By on April 11, 2012

The 1966 Dodge A100 Hell Project was on hold for much of last year, getting stuck in Front Axle Rebuild Limbo for a while. I scored a bunch of junkyard parts in February, and the van came back home a few weeks back. Now, for the first time since it was parked in 1998 with a spun rod bearing, it’s a properly drivable machine. I took it on its first plywood run earlier this week! It still needs plenty of work— getting the gauges and door locks working is my priority right now— but it starts, runs, turns, and stops. It doesn’t overheat in traffic on hot days (though my right leg does overheat, being pressed against the hot engine doghouse) and it accelerates with authority. Sure, the leaf-springs-all-the-way-around suspension gives it a bouncy, rattly, oil-canning ride, the 318 wants to break the rear tires loose under any sort of throttle, and only my experience owning a forward-control Econoline lets me know that the scary handling is totally normal for these vans.

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21 Comments on “Finally, the A100 Does What a Van Should Do!...”

  • avatar

    Congratulations, Murilee – fantastic job. Now you can start to enjoy the fruit of your labor.

  • avatar

    Excellent! These forward-control vans have an appeal to me for some reason, not that I’d own one, but I’ve always enjoyed their looks, be it Chevy, Ford or Dodge.

    Now, get to it and fix those locks and such! :-)

    • 0 avatar

      Even scarier is the VW bus with it’s lousy brakes. The car that tought me not to tailgate.

      • 0 avatar

        I’ve put in quite a few miles behind the wheel of a ’66 VW bus. The VW deals with bad roads a lot better than the bouncy-ass A100 and it actually handles a bit better, but a V8-equipped A100 doesn’t suffer from the terrifyingly slow acceleration of the VW. The A100 can also haul about ten times the load of the VW. Both vans have similarly terrible brakes; the A100 needs Herculean pedal effort but stops a bit quicker and doesn’t fade quite as easily, but both vans require a lot of planning ahead.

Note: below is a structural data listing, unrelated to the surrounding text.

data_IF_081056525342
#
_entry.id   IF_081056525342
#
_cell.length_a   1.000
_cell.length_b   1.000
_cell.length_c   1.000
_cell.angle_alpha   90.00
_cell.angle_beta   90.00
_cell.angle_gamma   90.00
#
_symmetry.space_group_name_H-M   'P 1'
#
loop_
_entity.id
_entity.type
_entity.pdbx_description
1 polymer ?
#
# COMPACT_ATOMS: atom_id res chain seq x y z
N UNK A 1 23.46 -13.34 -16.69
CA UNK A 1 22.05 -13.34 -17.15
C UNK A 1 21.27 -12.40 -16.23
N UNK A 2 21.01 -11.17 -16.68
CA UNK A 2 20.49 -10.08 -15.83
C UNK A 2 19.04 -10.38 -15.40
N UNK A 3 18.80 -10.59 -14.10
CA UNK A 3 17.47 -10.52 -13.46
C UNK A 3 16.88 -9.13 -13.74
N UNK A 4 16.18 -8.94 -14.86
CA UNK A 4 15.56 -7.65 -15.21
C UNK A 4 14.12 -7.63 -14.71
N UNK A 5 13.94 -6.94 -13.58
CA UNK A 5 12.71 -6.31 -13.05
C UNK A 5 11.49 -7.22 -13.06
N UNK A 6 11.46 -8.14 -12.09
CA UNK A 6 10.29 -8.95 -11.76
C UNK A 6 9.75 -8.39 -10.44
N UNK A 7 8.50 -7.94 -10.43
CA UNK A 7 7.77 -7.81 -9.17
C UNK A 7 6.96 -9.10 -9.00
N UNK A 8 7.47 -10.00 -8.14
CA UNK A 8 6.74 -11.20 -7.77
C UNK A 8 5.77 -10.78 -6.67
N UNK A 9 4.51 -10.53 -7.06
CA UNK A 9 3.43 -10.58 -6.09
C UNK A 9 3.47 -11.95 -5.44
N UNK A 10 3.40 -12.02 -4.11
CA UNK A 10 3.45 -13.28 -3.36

• 0 avatar

        I had a ’71 VW window van that had excellent brakes. This was the first year for front disk brakes, which were 4 piston type calipers of high quality. the rear brakes were fitted with a load and deceleration rate sensitive proportioning valve that effectively prevented lockup. Saved my toes a few times. Add an engine (1600cc twin port) with heads machined for higher compression and it drove pretty well. The rated payload was one metric tonne (2240 lbs.). I once had 40 cases (CDN = 24 x 12 oz. glass bottles)of beer in the back. It handled 4’x8′ sheets flat loaded thru the tailgate or 12′ lengths of timber.

        Handling was OK but with a few quirks – lifting the inside rear wheel in turns and that “fun” pitch/bounce that you get going over railroad tracks too fast. Reliability – not so much.

  • avatar
    Felix Hoenikker


    Growing up, my freind’s family car was a 65 Dodge van with windows and njot much else but a 318 V8 and automatic. Later, he inherited the van. It was our official camping and night time fishing vehicle. Knowing what I know now, I should have been scared xxxxless the way he drove it on the twisty back roads on the way to the lake. Noting between you and the trees but some sheet metal. Somehow, he managed to keep it on the road around the bends with just a little tire squeal now and then from the rear. Good thing too because these roads were completely tree lined.

  • avatar

    Whats the specs on the drivetrain of the van? What did you do to the 318, and are you using a A-727. I have a 71′ Dodge B300 Motorhome with 40k original miles I was going to restore, as the RV part of it is in 70’s time-capsule shape. 360, A-727, starts, but sitting for over 20 years underneath a barn took a nasty toll on the brakes, tires, fuel lines, etc. Project is on indefinite hold right now, as I already have a vintage trailer for camping and we don’t even use that as much as I’d like.